NASA’s Aqua satellite captured Rick’s remnant clouds and showers as they charged through Texas and fed moisture into a low pressure system that is migrating across the U.S. By mid-day on October 22, Rick’s remnant moisture had folded into a low pressure area centered over Missouri.
The National Hurricane Center (NHC) issued their final advisory on Rick’s remnants on Wednesday, October 21 at 2 p.m. PDT (5 p.m. EDT). “The high terrain of western Mexico had taken its toll on Rick,” the NHC noted. Satellite images and observations on the surface showed that Rick’s center of circulation had dissipated by that time.
NASA’s Aqua satellite’s Atmospheric Infrared Sounder (AIRS) instrument captured Rick’s high clouds and showers this morning at 3:59 a.m. EDT as they spread northeast over Mexico and into Texas. The AIRS image revealed that all of the powerful thunderstorms had fizzled and confirmed that Rick’s center of circulation had dissipated.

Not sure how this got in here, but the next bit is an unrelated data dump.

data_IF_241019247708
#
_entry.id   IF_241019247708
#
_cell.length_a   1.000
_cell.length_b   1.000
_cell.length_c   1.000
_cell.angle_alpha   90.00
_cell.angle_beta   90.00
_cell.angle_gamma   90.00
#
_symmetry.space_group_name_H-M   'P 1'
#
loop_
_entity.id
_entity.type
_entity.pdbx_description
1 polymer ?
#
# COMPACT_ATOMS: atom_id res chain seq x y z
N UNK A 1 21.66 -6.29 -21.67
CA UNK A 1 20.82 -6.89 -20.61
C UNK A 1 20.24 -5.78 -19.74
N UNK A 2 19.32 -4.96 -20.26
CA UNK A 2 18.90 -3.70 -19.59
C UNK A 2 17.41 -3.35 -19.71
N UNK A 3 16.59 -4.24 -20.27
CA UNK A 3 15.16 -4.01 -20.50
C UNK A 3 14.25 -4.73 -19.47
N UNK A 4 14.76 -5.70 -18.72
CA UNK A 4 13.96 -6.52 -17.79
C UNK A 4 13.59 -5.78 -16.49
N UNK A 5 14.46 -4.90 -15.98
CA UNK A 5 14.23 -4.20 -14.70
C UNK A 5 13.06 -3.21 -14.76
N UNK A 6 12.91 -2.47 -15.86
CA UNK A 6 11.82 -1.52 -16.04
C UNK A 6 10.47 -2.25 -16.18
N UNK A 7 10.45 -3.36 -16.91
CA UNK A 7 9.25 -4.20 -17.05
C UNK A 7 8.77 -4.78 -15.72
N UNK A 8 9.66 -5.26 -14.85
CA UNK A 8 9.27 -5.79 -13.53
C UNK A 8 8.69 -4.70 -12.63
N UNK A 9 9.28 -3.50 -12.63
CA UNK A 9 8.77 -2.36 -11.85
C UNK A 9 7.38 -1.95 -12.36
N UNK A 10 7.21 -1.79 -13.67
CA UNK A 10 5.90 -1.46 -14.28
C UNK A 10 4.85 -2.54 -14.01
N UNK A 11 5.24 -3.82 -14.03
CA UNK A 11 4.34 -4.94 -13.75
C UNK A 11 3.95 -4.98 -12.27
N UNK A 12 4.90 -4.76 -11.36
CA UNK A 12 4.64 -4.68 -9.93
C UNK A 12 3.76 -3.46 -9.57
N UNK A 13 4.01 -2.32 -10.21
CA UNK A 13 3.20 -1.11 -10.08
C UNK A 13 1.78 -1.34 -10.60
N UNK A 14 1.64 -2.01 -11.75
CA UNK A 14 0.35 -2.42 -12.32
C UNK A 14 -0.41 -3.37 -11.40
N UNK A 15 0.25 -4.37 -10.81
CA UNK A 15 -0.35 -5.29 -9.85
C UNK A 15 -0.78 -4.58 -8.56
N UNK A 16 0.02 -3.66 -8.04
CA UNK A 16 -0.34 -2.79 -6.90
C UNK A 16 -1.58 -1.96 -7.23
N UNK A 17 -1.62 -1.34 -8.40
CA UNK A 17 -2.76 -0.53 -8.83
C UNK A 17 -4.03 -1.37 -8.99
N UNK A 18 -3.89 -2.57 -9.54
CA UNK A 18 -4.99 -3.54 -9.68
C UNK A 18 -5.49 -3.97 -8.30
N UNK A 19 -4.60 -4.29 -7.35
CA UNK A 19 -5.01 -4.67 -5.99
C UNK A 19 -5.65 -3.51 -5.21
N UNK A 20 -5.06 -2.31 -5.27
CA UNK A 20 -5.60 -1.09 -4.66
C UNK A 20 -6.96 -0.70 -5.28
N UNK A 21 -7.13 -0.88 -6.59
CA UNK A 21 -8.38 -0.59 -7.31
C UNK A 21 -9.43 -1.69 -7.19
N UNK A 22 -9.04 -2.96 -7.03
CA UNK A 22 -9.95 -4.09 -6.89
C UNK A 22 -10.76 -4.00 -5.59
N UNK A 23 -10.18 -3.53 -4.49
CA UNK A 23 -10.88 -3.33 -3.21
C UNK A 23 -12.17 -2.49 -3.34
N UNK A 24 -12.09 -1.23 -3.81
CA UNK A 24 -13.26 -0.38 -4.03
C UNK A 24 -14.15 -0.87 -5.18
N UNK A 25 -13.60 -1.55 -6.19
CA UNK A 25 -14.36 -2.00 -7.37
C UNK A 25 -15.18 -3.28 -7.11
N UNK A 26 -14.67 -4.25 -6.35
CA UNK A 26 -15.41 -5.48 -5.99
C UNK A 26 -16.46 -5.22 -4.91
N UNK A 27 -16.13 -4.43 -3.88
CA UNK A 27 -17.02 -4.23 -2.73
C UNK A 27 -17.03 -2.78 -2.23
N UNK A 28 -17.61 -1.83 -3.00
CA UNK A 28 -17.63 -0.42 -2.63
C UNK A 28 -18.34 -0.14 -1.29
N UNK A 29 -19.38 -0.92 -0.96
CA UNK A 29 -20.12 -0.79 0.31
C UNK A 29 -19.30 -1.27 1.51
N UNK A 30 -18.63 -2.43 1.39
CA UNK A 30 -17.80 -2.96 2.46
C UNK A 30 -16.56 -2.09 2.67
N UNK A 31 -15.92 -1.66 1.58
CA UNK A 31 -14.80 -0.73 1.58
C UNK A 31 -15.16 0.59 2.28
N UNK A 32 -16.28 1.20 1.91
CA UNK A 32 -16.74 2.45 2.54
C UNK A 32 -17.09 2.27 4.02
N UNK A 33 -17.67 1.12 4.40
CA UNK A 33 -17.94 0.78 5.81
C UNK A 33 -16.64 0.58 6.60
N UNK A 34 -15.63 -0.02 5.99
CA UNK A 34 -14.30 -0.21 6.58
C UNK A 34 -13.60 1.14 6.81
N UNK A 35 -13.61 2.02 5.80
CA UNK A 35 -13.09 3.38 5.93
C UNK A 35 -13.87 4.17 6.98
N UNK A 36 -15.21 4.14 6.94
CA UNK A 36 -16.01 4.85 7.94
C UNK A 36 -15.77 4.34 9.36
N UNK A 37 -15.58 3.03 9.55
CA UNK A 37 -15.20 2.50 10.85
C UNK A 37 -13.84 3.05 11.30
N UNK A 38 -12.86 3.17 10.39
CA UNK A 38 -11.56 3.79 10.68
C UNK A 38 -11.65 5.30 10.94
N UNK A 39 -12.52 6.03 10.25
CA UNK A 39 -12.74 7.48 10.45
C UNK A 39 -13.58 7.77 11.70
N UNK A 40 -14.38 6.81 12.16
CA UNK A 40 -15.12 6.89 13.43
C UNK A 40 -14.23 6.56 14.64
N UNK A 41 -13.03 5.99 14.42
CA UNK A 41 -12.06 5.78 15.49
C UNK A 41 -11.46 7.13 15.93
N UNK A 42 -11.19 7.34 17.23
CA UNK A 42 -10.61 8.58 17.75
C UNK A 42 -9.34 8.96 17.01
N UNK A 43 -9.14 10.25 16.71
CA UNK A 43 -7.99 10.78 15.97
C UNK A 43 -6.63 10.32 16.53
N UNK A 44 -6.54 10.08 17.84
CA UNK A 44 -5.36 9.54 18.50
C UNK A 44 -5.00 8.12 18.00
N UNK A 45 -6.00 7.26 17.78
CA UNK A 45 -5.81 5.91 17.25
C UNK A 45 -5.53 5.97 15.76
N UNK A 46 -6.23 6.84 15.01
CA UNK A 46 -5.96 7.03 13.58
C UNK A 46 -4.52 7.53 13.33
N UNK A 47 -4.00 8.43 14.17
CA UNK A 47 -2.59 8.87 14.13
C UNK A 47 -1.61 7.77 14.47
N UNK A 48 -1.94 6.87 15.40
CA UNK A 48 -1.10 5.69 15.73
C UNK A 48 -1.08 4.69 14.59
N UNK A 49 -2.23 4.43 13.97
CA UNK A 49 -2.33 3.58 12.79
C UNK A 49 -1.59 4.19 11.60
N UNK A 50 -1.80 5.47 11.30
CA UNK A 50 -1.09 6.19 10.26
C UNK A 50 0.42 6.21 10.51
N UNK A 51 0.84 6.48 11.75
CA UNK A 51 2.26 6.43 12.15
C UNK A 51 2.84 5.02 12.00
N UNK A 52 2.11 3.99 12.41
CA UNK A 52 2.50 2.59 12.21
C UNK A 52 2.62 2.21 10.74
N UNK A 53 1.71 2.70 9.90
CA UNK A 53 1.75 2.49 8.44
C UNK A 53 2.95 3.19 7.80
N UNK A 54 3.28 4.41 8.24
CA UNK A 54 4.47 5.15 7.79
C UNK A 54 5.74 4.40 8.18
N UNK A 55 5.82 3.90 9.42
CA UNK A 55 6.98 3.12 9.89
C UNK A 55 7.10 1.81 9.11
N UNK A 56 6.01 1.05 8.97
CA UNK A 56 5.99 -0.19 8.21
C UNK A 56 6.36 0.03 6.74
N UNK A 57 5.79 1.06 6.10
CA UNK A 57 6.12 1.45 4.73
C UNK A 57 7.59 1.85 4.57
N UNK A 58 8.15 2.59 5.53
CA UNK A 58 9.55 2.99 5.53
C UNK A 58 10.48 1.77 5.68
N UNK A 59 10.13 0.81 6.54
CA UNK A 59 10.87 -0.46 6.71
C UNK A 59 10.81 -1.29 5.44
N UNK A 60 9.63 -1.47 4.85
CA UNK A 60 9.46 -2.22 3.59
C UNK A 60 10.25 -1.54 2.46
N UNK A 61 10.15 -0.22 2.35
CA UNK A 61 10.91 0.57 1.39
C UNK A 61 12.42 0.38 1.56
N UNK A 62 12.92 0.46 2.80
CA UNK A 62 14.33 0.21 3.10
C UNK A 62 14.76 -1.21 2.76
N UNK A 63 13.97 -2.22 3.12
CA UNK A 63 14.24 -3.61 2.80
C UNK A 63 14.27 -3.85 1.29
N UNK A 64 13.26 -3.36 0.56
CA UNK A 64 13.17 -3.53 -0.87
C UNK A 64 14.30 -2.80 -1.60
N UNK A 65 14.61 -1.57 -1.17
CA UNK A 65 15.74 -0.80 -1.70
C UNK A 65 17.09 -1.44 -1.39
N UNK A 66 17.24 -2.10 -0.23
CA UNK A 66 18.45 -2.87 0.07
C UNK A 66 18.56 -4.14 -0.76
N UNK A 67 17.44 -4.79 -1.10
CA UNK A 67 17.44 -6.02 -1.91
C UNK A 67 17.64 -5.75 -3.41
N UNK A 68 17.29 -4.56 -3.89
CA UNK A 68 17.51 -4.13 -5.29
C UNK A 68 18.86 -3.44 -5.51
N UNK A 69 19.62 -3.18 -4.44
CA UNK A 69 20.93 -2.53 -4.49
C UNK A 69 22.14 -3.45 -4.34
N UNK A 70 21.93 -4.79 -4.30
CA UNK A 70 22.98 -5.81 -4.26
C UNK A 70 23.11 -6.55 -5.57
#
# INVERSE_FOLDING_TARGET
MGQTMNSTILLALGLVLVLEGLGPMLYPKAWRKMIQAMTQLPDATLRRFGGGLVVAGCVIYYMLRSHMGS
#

During the afternoon and overnight hours into October 22 Rick’s moisture moved northeastward across northern Mexico and into Texas. By mid-day on October 22, Rick’s moisture had merged with a front extending from a low over Missouri. The precipitation stretched from Louisiana into Michigan.